Like I didnt' know there was a certain order that food goes into a refrigerator (meat/eggs on the bottom shelves, veggies on the top .... so any meat blood/juice and any broken eggs won't drip on the lettuce and contaminate it. Common sense ... but nothing I would have actually thought about. They also talk about how to set up a kitchen for proper workflow and how it affects food safety. Again, common sense, but it sure was interesting!

ncdessertdiva Posted 3 Oct 2008 , 12:30am
post #9 of 35

Check with your local community college. In NC all of our community colleges offer the class for $60.00 and I think that includes your test. It is a 16 hour course taught over a weekend. I am getting my Serv Safe certificate through school (I'm in a culinary program). We are required to because we served food to the public. It's a good course, you'll learn a lot!
Leslie

Mike1394 Posted 3 Oct 2008 , 8:30am
post #10 of 35
Quote:
Originally Posted by merissa

After doing a little research, I am planning to take the course. I think it said after June 2009 it is required that at least one person be certified (and I am the only one!) I think I would probably benefit from just taking the course rather than self study. There was one near here that included the 8 hour course, book and exam for $180. It was cheaper self instructional (but not much, $125) and somewhat cheaper if you didnt keep the book. Does that sound about right?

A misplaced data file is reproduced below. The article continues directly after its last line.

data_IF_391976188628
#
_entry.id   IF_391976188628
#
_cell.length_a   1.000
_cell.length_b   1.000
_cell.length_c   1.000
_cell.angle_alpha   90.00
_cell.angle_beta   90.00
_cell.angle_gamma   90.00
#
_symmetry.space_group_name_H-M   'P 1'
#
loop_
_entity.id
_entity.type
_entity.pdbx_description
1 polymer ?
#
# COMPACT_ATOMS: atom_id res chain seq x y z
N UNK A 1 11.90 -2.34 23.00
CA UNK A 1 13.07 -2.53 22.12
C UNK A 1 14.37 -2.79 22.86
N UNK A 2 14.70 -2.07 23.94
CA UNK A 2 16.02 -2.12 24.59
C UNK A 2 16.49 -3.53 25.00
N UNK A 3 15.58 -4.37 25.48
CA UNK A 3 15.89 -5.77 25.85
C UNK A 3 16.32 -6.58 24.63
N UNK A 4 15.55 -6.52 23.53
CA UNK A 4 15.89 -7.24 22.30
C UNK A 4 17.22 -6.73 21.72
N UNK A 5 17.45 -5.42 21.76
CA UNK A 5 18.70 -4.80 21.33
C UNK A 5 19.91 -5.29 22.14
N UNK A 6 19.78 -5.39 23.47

It is required now.

springlakecake Posted 3 Oct 2008 , 12:27pm
post #11 of 35

Thanks for the input everyone! I will look forward to getting another requirement out of the way!

jessfmaldonado Posted 3 Oct 2008 , 12:59pm
post #12 of 35

I am actually studying right now for my servsafe exam. I paid 199.00 for the 5th edition book (250 pages). I chose to do that one as opposed to the little book (100 pages).

It is extremely detailed and chapter two (viruses, bacteria, molds etc.) is kicking my butt.
I finally had to move on in the book and will come back to that. lol.

Man do you really need to know every name for the pathogens? Do they really put that on the test?
I feel like I am going to medical school!!
I definitely say get the book, my exam isnt until Oct 23, but if all this stuff is on the test, thank goodness I can study now!!!


Jessica icon_smile.gif

BakingJeannie Posted 3 Oct 2008 , 6:13pm
post #13 of 35

For over one month now I have been trying to take the test. I did the sample test online and one that I printed and aced them, so I figured that why not pay for the test ($39 ) and go to a site ($50) and do the test without the class. If I fail, then I'll know what I don't know.